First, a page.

Back to my pots de creme...these were very easy to make. No mixer required. Just a bowl and a whisk. The only special tool, which really isn't all that special, is a fine mesh strainer. It moves into the special category for me because I don't own one. So I ended up improvising by using my sifter and I sifted my mixture. It worked ok, but I think I should just break down and invest in a proper mesh strainer. Just when I think I have all the basics! If you compare my photos to Vera's you will see her pots de creme look a little silkier than mine. I bet she has a fine mesh strainer!
The ingredients are simple...most of these I already had in my kitchen.
Simply whisk all the ingredients together and then pour into 6 ramekins. The ramekins go in a dish or pan large enough to accommodate them and then you transfer the the dish to the oven and fill it with hot water until the water reaches about halfway up the sides of the ramekins. Bake for about 35 minutes until the pots de creme are set but still jiggle a little. Once cooled, remove the ramekins from their water bath and transfer them to the refrigerator to continue setting, at least 2 hours.
While your pots are cooling you can move on to making the candied pecans. This too is super easy! Just a few ingredients make up the candy coating and you toss the pecans in the mixture.
Into the oven for 5 minutes to "melt" the candied coating and then you give them a stir to spread out the pecans. 10 more minutes in the oven and your nuts are candied. The nuts will brown and the mixture will start to bubble and you know it's done. Then you dump the nuts onto a piece of foil to separate the nuts before the candy hardens. It hardens quickly, so you have to work fast. Note that these are sweet and spicy pecans. The spiciness comes from black pepper and cayenne pepper. I have baked with cayenne before and knew it was too spicy for me so I left it out. The pepper still provides a spicy kick. Or you can leave out the spicy elements altogether!
If you are patient enough to wait for the 2 hour refrigeration period the result is a silky, creamy pumpkin custard. Unfortunately I am not that patient and could only wait an hour. The pot de creme is delicious with a scoop of Haagen Daas Dulce de Leche (caramel) ice cream on top. The ice cream starting melting faster than I could photograph it! I really must try harder to exercise patience.
It's also yummy with fresh whipped cream. I tried that too, but didn't snap a photo. This custard is very similar in taste and texture to pumpkin pie filling, but much more smooth and silky. The candied pecans add a nice crunch and pair perfectly with this tasty custard.
Pumpkin Pots de Cremefrom Vera of Baking Obsession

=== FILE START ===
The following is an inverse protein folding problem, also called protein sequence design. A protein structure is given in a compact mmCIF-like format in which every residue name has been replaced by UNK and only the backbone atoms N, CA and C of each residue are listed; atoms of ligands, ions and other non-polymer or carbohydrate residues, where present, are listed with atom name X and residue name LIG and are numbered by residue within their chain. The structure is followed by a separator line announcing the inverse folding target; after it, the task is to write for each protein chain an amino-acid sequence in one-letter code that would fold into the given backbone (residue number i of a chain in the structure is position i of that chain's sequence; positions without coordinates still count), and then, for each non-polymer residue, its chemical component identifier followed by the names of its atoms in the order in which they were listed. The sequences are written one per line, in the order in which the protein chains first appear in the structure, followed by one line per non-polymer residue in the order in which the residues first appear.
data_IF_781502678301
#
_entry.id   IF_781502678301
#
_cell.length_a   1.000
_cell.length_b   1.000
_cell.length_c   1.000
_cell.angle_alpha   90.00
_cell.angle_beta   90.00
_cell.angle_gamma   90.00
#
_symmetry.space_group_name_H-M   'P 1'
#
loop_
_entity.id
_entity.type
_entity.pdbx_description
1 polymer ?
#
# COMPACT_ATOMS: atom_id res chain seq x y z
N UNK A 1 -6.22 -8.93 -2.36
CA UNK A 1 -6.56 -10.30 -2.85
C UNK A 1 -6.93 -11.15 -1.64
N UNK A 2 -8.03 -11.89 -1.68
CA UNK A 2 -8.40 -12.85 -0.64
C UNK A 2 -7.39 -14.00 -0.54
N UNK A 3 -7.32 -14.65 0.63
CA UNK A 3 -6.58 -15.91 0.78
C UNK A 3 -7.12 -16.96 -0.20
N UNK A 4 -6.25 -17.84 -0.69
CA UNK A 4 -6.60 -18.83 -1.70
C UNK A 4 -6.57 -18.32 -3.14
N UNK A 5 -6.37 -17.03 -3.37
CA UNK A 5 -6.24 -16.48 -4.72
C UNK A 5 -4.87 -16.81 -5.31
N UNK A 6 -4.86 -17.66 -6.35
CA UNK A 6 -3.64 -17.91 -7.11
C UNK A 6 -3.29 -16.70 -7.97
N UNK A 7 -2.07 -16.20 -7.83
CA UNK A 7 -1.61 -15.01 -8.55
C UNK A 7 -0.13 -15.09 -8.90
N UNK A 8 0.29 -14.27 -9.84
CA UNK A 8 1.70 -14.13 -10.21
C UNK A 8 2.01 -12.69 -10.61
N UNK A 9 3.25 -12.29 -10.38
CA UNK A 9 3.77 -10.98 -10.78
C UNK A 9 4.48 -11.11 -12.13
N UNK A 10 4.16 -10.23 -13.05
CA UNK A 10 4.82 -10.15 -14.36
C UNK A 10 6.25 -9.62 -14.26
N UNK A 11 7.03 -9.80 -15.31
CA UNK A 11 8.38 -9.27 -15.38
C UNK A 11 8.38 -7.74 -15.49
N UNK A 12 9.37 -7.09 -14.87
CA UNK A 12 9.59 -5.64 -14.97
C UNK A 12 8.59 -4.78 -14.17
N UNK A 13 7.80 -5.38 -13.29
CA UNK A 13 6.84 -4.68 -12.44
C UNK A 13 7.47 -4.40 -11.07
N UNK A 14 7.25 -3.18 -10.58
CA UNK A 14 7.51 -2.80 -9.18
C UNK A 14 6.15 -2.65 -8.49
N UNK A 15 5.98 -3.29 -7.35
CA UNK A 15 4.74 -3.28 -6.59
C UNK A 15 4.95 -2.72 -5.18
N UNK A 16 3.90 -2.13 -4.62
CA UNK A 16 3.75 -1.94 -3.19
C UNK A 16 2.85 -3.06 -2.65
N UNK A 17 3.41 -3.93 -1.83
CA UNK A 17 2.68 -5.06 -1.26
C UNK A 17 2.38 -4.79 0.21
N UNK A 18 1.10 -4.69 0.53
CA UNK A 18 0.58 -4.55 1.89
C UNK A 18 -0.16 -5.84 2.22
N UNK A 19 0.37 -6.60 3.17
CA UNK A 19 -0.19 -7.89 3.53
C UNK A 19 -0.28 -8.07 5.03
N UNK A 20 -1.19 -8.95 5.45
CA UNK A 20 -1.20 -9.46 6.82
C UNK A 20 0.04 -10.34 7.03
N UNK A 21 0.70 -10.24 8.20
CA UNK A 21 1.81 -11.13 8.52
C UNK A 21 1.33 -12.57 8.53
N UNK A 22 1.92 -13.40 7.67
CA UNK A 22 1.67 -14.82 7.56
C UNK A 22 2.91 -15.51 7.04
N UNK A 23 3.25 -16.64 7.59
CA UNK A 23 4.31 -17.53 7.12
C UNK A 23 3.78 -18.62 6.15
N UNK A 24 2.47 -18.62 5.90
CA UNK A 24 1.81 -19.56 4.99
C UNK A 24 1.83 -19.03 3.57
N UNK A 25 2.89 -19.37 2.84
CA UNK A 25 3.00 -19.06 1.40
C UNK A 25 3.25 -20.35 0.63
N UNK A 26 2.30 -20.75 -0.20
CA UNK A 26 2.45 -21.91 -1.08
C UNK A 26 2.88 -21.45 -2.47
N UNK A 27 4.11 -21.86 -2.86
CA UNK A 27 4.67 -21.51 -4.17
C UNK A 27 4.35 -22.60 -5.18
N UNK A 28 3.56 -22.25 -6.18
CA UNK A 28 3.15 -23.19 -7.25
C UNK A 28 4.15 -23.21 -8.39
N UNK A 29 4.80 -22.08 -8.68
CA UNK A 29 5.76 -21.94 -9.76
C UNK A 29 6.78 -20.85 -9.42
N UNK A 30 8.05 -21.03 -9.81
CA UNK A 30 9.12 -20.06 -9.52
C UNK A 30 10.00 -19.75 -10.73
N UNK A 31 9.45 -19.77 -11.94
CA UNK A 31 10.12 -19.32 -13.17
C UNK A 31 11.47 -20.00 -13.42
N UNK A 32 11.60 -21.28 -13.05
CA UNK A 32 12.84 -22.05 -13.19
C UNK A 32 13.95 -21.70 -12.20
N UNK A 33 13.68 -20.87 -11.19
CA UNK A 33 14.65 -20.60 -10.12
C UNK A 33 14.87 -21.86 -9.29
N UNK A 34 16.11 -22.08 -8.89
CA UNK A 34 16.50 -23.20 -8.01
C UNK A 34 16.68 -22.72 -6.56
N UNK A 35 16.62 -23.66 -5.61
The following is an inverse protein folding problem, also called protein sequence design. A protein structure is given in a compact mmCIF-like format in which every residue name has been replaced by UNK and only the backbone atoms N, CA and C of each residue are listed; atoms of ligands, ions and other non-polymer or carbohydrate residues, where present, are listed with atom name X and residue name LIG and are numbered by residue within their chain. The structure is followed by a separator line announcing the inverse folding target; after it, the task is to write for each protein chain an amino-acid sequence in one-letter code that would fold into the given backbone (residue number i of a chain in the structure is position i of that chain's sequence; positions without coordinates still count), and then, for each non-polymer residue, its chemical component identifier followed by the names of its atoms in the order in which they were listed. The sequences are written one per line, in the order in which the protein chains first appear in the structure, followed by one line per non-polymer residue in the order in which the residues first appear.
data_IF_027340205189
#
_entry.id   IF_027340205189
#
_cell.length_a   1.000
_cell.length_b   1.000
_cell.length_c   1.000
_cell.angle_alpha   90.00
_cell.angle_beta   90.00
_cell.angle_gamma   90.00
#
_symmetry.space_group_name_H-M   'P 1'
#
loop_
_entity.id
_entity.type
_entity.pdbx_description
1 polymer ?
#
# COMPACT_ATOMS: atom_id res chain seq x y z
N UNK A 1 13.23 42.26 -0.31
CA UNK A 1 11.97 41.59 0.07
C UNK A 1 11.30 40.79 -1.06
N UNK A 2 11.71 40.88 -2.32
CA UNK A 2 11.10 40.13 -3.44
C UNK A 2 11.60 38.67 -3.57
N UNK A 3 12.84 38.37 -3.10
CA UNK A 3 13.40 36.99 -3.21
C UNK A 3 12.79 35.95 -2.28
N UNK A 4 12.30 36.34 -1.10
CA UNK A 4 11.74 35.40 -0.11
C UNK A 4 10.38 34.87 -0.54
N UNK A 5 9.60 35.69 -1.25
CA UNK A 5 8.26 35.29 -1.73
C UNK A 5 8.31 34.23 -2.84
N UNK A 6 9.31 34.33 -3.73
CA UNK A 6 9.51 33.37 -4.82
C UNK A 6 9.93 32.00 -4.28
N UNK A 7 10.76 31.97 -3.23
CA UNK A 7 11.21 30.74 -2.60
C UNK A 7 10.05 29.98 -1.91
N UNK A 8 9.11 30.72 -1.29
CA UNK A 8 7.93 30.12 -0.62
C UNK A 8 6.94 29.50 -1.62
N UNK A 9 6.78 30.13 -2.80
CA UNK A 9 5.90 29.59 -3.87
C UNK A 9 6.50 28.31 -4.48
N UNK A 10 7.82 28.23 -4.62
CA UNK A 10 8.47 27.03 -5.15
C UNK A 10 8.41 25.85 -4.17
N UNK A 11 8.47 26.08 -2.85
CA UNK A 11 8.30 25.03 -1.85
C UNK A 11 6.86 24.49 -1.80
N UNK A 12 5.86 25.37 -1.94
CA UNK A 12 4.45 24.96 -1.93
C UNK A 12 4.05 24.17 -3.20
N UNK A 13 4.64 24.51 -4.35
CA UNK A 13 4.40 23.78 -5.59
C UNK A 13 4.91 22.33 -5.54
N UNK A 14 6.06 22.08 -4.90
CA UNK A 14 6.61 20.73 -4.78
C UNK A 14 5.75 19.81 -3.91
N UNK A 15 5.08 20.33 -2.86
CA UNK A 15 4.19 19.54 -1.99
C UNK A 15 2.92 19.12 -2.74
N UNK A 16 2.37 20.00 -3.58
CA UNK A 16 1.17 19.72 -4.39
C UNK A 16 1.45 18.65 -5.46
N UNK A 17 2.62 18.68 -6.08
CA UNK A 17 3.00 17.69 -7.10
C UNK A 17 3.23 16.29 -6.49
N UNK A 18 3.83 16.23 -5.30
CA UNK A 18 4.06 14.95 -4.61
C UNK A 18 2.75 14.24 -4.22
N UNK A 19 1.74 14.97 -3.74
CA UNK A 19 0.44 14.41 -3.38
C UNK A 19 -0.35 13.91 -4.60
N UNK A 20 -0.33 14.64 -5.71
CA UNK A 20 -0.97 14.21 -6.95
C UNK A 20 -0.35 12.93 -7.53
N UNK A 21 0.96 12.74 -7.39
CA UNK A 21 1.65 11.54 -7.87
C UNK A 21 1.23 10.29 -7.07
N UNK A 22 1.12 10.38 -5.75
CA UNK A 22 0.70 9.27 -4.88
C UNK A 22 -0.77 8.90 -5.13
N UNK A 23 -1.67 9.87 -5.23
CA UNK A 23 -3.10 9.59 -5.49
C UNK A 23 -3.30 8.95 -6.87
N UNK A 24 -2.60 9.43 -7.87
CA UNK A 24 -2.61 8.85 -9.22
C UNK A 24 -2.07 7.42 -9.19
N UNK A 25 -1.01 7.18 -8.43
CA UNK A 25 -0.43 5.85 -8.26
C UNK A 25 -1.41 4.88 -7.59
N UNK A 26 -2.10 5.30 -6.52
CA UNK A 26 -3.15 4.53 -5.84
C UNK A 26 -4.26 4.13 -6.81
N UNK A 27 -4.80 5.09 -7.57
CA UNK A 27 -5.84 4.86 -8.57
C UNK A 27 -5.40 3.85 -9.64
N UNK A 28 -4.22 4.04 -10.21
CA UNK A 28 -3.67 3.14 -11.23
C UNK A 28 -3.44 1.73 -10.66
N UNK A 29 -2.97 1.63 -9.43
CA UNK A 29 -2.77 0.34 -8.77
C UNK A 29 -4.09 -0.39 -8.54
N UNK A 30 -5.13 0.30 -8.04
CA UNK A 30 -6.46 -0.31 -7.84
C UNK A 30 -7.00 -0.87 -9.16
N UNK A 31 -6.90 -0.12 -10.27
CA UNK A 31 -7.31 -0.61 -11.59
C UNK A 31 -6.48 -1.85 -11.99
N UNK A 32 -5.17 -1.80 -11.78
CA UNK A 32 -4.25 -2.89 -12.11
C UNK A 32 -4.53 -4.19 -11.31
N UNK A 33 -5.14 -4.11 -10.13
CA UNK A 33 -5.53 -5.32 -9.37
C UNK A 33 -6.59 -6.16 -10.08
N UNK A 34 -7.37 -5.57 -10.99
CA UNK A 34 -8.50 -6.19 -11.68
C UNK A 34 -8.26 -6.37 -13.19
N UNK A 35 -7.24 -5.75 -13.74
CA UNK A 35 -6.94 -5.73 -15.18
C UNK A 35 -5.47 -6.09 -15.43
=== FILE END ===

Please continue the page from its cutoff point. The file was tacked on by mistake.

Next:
For pots de crème
1 cup canned pumpkin
1/2 cup light brown sugar, lightly packed
1 cup light cream
2 large eggs
3 large egg yolks
1 tbsp molasses
1 tsp pure vanilla extract
1 tsp ground cinnamon
1/4 tsp fresh grated nutmeg
1/4 tsp ground cloves
1/2 tsp salt
For candied pecans
1 tbsp honey
2 tbsp light corn syrup
1 1/2 tbsp sugar
3/4 tsp salt
1/4 tsp (generous) freshly ground black pepper
1/8 tsp cayenne pepper
1/4 tsp cinnamon
1 1/2 cups pecan pieces
Make pots de crème:
Preheat the oven to 325 F and position a rack at the center. Lightly oil six-4-oz ramekins. Have ready a roasting pan that is at least 2 inches deep and large enough to hold the ramekins. Line the pan with a clean kitchen towel and arrange the ramekins evenly in the pan.
In a medium bowl, whisk together all ingredients. Strain the mixture into a 4-cup glass measure or a bowl with a pouring spout. Pour the custard into the prepared ramekins.
Place the roasting pan with the ramekins on the oven rack and pour hot water into the outer pan until it reaches about halfway up the sides of the ramekins. Cover the pan loosely with aluminum foil and bake until the custards are set but still jiggle when you shake them, 30-35 minutes.
Transfer the roasting pan to a cooling rack and remove the foil, leaving the ramekins in the water until the custard reaches room temperature. Removed the cooled ramekins from the water bath and refrigerate until chilled, about 2 hours. Wait until they are completely cold before covering tightly with plastic wrap.
Make candied pecans:
Leave the oven at 325 F. Spray a baking sheet with a nonstick spray or line it with a silicone mat. Combine all ingredients except the pecans in a bowl. Stir to blend. Add the pecans, stir gently to coat. Transfer to the baking sheet.
Place a large piece of foil on a work surface. Bake the pecans for 5 minutes. Using a fork, stir the pecans to coat them with melted spice mixture. Continue baking until the nuts are golden and the coating bubbles, about 10 minutes. Transfer the pecans to the foil. Working quickly, separate the nuts with the fork. Cool. Can be made 3 days ahead. Store airtight at room temperature.
Serve the chilled pots de crème topped with candied pecans. Offer additional pecans in a bowl on the side.
If you've managed to make through this whole post....look at these gorgeous pumpkins! I had to squeeze this photo in somewhere given this post is paying homage to pumpkin. Happy fall!